The Romanian Government appears to have backed down on a statement it made last week which suggested there was no Holocaust within the country's borders during World War II.
Israel said the statement ran "counter to historical truth"
A second statement issued on Wednesday said administrations between 1940 and 1945 were "guilty of serious war crimes" and used "methods of discrimination and extermination" against the local Jewish population.
It followed a protest by Israel on Tuesday and a warning that relations between the two countries had been strained.
Correspondents say the remarks also outraged Romania's Jewish community, which normally has good relations with the government.
The new statement recognised the government's responsibility to Holocaust victims.
"By taking over part of the responsibility for the Holocaust victims on behalf of the Romanian state from half a century ago, ... the Romanian Government ... is stressing its wish to continue co-operation with international institutions that are studying the Holocaust problem," it said.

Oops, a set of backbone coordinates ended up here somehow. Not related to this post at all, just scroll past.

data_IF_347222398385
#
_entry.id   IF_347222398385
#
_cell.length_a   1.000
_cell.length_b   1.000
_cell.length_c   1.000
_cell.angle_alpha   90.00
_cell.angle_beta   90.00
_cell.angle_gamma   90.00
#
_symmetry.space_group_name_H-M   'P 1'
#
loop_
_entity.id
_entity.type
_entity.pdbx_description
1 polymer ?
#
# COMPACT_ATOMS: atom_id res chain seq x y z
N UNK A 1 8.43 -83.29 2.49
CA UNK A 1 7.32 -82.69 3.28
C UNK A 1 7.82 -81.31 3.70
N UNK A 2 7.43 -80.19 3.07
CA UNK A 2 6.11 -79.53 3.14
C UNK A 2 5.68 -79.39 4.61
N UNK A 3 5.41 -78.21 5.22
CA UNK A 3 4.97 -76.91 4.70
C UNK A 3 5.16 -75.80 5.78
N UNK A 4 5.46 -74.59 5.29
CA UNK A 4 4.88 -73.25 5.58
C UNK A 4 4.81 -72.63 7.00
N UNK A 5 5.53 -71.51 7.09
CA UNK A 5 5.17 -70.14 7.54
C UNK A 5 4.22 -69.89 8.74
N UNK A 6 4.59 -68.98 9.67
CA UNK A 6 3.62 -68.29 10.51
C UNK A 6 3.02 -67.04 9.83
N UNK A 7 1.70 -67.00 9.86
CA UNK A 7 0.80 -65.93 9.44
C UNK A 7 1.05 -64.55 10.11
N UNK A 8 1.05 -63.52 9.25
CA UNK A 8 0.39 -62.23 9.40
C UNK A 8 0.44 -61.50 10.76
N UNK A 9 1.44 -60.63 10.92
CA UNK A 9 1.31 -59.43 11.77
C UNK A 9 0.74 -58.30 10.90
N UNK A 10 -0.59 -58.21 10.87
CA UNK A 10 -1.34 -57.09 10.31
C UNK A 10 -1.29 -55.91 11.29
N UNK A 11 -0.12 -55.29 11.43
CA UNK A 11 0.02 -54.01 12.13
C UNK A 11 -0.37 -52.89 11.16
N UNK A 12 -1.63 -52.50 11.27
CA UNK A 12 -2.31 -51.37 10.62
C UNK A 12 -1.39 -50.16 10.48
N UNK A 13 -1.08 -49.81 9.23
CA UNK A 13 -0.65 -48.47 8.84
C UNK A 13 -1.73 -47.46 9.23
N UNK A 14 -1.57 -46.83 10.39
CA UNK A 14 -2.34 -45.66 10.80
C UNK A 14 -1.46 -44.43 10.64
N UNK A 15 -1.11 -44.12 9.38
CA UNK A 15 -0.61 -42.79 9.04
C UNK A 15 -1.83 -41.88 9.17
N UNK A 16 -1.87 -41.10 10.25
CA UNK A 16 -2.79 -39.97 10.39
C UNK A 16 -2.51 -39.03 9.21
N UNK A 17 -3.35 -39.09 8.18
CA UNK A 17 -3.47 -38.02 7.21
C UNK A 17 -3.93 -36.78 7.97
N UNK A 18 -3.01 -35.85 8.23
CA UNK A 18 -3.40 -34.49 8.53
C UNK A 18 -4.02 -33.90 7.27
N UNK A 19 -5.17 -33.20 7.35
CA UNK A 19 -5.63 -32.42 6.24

It added that Prime Minister Adrian Nastase and his cabinet had consistently condemned the persecution and killing of Jews and introduced legislation outlawing racist and xenophobic organisations.
Romania's ambassador to Israel was summoned to the Israeli Foreign Ministry on Tuesday to explain the original comments, made on Saturday.
Israel said it "considers with seriousness" the Romanian declaration, which it said ran "counter to historical truth".
According to the Federation of Jewish Communities in Romania, the then dictator of Romania, Marshal Ion Antonescu, was directly responsible for sending 250,000 Jews to their deaths in Nazi concentration camps.
The group says Antonescu was also responsible for inciting a
massacre of between 3,000 and 10,000 Jews in the north-eastern town of Iasi in June 1941.
Antonescu was arrested in August 1944 by then King Michael. He was tried and executed in 1946.